A Day in The Life of ME
It might surprise you how often people with chronic illness are asked what they do with all the free time they have at home. I think many healthy people have no idea how difficult it is to deal with unrelenting symptoms on a daily basis. I hope to shed some light on this by sharing with you what a day in the life of Severe ME is like.
This post was originally written as a first person account of my day on 3 Feb 2016,
during my second year of being housebound with ME/CFS.
Edited and published here on 4 Feb 2018
Have you ever woken up in the morning feeling more exhausted than when you went to sleep the night before? You know, that kind of exhaustion when you are so drained that you can't keep your watering eyes open any longer and nod off at almost every breath. Your limbs are heavy and you're too deflated to even get dressed into your pyjamas, so you just give in and let the sleep take over.
This is life with ME. A healthy person, after a good night's sleep (and they may even need a few extra hours), would feel rested and replenished, able to confront what the next day ahead might bring, but the ME patient doesn't recover. We wake up with a deficit - of energy, of strength, of cognitive function and an increase in sensitivity - to light, touch, sound and movement.
In the morning, you're lying in bed trying to wake up your numb, almost paralysed limbs so you can do your bathroom business (just loo and teeth, you know you have no energy for anything else anyway). When you're finally up, you realise just how stiff and sore you are, as if you've done an energetic dance workout the night before, but you know you haven't... You can't quite fathom why you'd be paying for something you didn't do.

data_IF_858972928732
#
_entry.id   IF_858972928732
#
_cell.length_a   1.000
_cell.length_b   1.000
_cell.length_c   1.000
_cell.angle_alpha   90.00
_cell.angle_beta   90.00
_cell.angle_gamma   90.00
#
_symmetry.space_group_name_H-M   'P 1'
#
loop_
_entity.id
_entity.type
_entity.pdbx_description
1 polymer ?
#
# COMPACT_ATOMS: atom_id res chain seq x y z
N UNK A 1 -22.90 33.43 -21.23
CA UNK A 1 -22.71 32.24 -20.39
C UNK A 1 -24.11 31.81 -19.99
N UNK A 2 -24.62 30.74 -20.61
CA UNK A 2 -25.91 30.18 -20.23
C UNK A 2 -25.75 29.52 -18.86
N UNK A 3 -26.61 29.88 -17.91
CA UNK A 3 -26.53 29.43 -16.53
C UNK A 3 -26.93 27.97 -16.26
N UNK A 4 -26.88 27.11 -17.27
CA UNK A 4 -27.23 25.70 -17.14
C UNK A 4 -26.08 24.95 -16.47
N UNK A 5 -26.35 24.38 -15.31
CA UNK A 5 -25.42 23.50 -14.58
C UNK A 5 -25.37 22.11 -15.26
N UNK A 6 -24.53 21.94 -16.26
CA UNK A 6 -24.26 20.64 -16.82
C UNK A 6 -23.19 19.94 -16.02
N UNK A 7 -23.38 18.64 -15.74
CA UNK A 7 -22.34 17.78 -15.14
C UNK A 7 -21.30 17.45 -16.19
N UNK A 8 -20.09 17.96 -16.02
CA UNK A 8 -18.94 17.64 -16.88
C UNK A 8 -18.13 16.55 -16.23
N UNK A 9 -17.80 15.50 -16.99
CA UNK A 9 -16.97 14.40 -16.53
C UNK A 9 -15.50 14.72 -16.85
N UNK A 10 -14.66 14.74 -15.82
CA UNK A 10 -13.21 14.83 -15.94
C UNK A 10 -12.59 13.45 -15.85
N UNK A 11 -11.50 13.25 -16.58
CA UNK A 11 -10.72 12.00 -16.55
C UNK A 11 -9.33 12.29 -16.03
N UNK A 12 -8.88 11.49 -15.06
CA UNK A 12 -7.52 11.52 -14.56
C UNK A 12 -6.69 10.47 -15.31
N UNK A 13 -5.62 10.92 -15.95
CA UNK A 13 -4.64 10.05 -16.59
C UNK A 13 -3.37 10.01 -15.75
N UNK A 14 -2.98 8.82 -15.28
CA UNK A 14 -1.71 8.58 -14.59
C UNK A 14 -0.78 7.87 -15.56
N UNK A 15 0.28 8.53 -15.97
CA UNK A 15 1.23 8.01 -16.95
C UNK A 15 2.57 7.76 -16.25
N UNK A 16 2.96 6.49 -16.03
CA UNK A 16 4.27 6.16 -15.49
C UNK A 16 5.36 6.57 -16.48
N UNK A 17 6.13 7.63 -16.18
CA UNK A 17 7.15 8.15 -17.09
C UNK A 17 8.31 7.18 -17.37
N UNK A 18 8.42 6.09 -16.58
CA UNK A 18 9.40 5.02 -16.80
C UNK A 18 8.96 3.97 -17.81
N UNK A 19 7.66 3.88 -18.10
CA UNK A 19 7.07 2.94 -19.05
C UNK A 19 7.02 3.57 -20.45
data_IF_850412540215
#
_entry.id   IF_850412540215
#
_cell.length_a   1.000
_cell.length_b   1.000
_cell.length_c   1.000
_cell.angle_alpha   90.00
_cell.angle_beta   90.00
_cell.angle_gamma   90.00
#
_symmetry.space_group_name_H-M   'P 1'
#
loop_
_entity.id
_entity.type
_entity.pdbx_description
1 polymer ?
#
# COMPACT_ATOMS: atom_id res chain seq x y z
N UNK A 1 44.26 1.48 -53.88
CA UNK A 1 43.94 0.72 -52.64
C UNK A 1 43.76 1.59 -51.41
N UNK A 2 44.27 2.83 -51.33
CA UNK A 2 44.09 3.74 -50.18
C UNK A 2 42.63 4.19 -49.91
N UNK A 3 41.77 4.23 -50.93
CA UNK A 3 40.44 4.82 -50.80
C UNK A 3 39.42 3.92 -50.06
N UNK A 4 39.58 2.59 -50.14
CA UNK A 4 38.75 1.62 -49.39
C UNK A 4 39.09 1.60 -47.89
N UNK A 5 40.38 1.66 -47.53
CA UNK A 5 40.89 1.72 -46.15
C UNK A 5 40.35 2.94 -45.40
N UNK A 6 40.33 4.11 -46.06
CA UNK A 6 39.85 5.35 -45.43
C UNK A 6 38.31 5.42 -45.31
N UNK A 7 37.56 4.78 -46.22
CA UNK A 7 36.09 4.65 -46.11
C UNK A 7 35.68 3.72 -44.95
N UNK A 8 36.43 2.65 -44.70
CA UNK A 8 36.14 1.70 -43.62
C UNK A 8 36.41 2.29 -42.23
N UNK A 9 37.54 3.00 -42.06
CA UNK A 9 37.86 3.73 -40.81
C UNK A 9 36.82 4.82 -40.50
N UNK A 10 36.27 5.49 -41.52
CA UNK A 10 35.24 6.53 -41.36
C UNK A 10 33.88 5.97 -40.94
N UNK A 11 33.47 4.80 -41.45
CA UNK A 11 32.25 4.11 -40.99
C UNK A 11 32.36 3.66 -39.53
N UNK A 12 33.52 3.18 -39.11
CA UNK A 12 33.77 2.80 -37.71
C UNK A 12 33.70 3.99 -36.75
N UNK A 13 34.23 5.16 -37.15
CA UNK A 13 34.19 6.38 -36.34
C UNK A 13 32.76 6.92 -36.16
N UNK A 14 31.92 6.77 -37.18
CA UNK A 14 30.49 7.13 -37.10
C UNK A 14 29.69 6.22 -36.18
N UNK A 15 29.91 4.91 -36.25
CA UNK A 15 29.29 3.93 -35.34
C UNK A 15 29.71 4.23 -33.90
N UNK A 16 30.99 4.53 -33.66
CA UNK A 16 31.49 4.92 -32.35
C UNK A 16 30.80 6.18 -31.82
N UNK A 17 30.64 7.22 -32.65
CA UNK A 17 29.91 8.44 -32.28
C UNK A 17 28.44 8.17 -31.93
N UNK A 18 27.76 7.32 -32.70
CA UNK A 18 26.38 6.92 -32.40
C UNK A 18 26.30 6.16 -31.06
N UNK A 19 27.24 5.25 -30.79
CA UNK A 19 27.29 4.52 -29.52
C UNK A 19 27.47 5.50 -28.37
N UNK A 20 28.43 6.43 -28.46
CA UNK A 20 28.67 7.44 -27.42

Back to bed. Rest.
You wake up an hour later. Oops! Time for medication and breakfast. You're glad you remembered to prepare it the night before and so grateful for the app that reminded you to take your meds - exactly which ones and when!
Digestion takes more energy out of you, so you're back in bed, so tired. Body aching. You feel like you might have a fever, even your skin hurts, but you know it's not a proper fever, this is just another one of your regular symptoms: the phantom fever. Your temperature might actually be lower than normal, but your body responds as if it's burning up.
It's nice and sunny now, so you decide to sit at the table in the sunlight and do some writing. This is to keep your hands mobile and build that muscle memory you've lost after months of inactivity. Your arms are stiff and heavy. 2 sets of the alphabet later and you're utterly exhausted! Your legs are even aching now and you have shooting pains in your hips. Time for bed again.
Propped up to try avoid sleeping in the day, you chat with family or friends online and try to figure out why you're so out of it today. Oh right, you had a shower yesterday! The only thing you did yesterday other than resting in bed, because you were still recovering from the dishes and cooking you did on the days before, while you should have been recovering from your trip to church on Sunday...
See, the exertion intolerance accumulates.
So you had a shower. Everybody knows what an incredible workout that is! All that standing and scrubbing and the sensory effect of the water hitting your skin - feels like somebody's poking you all over with a fork. Makes sense that you'd be bowled over almost 24 hours later!
While resting, 2 different neighbours decided to play music loud enough for your sensitive ears to hear both in tandem. Sensory overload within seconds!
Headphones on. World OFF.
Your eyes are burning now too, even though your screen is dimmed right down, which is quite usual by now, it is never more than 50% lit. As you lie there on your bed, you realise how sore your shoulders are, probably from washing your hair in the shower.
Lunchtime comes and you're so grateful for leftovers you can just heat up on the stove, if you have the energy, else you'll eat them cold like you did yesterday. A microwave oven would be useful about now. Cold food in winter is not ideal.
Despite the payback and cold food, you're quite happy to finally be wearing clean pyjamas again! You'd been waiting for your next shower to wear them. Oh man, digestion is kicking in again, it's time for another rest.
How To Cope With Severe ME
You may find some of my other posts helpful if you are struggling with Severe ME: